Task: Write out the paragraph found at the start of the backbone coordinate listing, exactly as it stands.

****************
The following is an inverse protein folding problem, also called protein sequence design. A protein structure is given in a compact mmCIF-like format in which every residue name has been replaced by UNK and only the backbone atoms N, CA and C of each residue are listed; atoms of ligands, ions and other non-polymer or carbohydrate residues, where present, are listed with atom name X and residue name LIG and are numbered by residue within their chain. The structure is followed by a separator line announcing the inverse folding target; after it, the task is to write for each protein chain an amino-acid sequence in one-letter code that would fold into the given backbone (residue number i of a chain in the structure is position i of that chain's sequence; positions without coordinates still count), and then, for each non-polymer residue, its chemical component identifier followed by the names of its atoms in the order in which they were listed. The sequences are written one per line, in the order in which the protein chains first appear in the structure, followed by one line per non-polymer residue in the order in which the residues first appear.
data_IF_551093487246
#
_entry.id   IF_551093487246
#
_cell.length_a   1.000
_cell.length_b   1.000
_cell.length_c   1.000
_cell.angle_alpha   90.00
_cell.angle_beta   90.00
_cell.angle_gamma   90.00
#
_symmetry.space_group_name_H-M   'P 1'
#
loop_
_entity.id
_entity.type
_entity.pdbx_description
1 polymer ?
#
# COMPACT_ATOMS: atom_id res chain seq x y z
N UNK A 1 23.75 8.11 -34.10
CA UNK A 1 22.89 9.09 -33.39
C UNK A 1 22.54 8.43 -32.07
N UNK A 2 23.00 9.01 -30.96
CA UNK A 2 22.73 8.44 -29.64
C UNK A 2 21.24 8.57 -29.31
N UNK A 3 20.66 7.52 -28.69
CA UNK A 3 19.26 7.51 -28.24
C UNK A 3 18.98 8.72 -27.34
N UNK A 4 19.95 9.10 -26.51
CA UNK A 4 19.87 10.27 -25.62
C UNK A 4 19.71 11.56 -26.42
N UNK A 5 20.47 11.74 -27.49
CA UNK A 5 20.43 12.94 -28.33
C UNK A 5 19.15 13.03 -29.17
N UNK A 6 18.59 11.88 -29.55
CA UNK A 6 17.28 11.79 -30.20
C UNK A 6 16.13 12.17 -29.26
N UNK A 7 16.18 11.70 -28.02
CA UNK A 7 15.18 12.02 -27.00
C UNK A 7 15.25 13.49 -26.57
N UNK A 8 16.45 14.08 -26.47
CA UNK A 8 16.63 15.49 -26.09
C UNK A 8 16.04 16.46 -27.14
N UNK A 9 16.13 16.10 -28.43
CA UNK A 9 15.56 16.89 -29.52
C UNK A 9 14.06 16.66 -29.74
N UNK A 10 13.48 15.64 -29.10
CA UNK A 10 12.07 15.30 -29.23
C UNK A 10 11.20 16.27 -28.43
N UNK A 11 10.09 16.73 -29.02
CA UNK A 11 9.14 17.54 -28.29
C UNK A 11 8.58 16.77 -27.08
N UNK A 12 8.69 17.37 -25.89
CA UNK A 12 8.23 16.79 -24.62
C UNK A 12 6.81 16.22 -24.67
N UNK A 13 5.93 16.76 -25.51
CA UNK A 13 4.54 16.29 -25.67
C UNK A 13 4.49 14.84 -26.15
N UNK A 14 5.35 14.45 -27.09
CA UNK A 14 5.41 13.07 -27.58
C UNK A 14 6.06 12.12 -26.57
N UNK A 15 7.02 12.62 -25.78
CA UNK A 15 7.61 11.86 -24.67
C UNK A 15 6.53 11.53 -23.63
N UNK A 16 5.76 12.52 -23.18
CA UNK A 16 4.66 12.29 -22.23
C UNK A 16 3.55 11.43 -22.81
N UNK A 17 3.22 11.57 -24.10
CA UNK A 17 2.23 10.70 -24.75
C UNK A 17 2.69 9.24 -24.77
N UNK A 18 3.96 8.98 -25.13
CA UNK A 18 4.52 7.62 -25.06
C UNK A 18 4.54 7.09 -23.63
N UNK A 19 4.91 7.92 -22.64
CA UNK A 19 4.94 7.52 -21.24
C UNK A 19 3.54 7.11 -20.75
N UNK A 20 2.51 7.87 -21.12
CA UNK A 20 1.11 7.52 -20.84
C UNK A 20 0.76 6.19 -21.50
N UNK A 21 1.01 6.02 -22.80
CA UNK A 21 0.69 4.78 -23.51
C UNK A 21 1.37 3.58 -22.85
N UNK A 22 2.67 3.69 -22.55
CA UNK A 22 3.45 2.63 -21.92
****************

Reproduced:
The following is an inverse protein folding problem, also called protein sequence design. A protein structure is given in a compact mmCIF-like format in which every residue name has been replaced by UNK and only the backbone atoms N, CA and C of each residue are listed; atoms of ligands, ions and other non-polymer or carbohydrate residues, where present, are listed with atom name X and residue name LIG and are numbered by residue within their chain. The structure is followed by a separator line announcing the inverse folding target; after it, the task is to write for each protein chain an amino-acid sequence in one-letter code that would fold into the given backbone (residue number i of a chain in the structure is position i of that chain's sequence; positions without coordinates still count), and then, for each non-polymer residue, its chemical component identifier followed by the names of its atoms in the order in which they were listed. The sequences are written one per line, in the order in which the protein chains first appear in the structure, followed by one line per non-polymer residue in the order in which the residues first appear.